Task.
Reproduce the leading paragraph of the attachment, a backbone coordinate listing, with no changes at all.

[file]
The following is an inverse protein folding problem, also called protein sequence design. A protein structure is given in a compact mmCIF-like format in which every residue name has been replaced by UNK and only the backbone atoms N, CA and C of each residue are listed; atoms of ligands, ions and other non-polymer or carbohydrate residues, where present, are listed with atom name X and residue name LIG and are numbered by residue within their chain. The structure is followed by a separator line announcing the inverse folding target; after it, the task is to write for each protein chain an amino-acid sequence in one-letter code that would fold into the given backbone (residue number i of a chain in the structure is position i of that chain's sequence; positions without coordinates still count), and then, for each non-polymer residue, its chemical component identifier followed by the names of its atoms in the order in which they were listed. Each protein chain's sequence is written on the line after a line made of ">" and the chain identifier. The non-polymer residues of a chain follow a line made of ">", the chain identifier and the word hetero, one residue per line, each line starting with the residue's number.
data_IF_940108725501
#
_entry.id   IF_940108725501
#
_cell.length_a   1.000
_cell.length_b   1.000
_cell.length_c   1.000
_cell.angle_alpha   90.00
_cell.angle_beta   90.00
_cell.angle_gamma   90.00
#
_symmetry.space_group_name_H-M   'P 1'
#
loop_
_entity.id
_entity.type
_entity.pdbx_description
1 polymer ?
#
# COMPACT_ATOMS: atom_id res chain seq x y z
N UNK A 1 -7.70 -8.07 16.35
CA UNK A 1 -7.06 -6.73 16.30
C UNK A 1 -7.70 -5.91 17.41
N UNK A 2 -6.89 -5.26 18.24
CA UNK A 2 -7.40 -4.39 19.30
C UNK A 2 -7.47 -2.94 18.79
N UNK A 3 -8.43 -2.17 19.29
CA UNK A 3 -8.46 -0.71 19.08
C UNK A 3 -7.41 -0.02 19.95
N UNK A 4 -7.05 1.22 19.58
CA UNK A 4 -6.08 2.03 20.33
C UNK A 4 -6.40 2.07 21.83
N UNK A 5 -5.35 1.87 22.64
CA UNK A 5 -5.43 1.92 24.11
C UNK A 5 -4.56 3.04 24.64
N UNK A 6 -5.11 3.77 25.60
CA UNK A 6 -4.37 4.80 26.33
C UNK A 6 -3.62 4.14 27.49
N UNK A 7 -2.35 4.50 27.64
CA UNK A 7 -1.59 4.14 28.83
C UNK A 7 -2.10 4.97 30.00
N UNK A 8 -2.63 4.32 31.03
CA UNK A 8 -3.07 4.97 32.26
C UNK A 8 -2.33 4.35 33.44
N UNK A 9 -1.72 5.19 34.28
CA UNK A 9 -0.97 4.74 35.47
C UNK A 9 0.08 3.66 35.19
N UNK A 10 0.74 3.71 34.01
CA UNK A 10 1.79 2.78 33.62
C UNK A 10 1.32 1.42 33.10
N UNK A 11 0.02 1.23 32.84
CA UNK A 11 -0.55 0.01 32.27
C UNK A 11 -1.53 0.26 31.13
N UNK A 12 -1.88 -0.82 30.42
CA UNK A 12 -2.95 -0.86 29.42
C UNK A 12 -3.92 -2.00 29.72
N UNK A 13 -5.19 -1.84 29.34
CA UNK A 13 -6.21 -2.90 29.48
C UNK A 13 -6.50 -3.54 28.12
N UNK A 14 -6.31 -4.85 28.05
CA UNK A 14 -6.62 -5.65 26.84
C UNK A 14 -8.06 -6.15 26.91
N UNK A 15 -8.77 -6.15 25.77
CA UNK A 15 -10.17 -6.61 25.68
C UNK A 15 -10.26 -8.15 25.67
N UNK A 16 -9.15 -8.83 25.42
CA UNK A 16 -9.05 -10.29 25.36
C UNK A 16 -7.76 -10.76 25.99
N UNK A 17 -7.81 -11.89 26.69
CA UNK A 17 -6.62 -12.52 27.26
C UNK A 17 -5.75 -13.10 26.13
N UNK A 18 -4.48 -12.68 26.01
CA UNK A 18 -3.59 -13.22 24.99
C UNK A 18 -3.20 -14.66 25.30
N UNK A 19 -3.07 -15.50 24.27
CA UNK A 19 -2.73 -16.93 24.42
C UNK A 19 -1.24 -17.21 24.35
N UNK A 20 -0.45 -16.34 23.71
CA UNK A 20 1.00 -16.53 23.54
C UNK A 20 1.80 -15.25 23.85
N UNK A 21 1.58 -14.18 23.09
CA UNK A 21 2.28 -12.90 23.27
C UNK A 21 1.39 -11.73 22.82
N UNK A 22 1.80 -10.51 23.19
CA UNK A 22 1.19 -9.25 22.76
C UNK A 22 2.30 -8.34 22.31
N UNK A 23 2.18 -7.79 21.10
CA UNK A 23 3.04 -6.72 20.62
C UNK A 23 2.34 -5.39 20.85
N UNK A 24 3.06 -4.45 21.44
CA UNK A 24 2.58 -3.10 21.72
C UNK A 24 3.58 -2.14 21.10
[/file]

The following is an inverse protein folding problem, also called protein sequence design. A protein structure is given in a compact mmCIF-like format in which every residue name has been replaced by UNK and only the backbone atoms N, CA and C of each residue are listed; atoms of ligands, ions and other non-polymer or carbohydrate residues, where present, are listed with atom name X and residue name LIG and are numbered by residue within their chain. The structure is followed by a separator line announcing the inverse folding target; after it, the task is to write for each protein chain an amino-acid sequence in one-letter code that would fold into the given backbone (residue number i of a chain in the structure is position i of that chain's sequence; positions without coordinates still count), and then, for each non-polymer residue, its chemical component identifier followed by the names of its atoms in the order in which they were listed. Each protein chain's sequence is written on the line after a line made of ">" and the chain identifier. The non-polymer residues of a chain follow a line made of ">", the chain identifier and the word hetero, one residue per line, each line starting with the residue's number.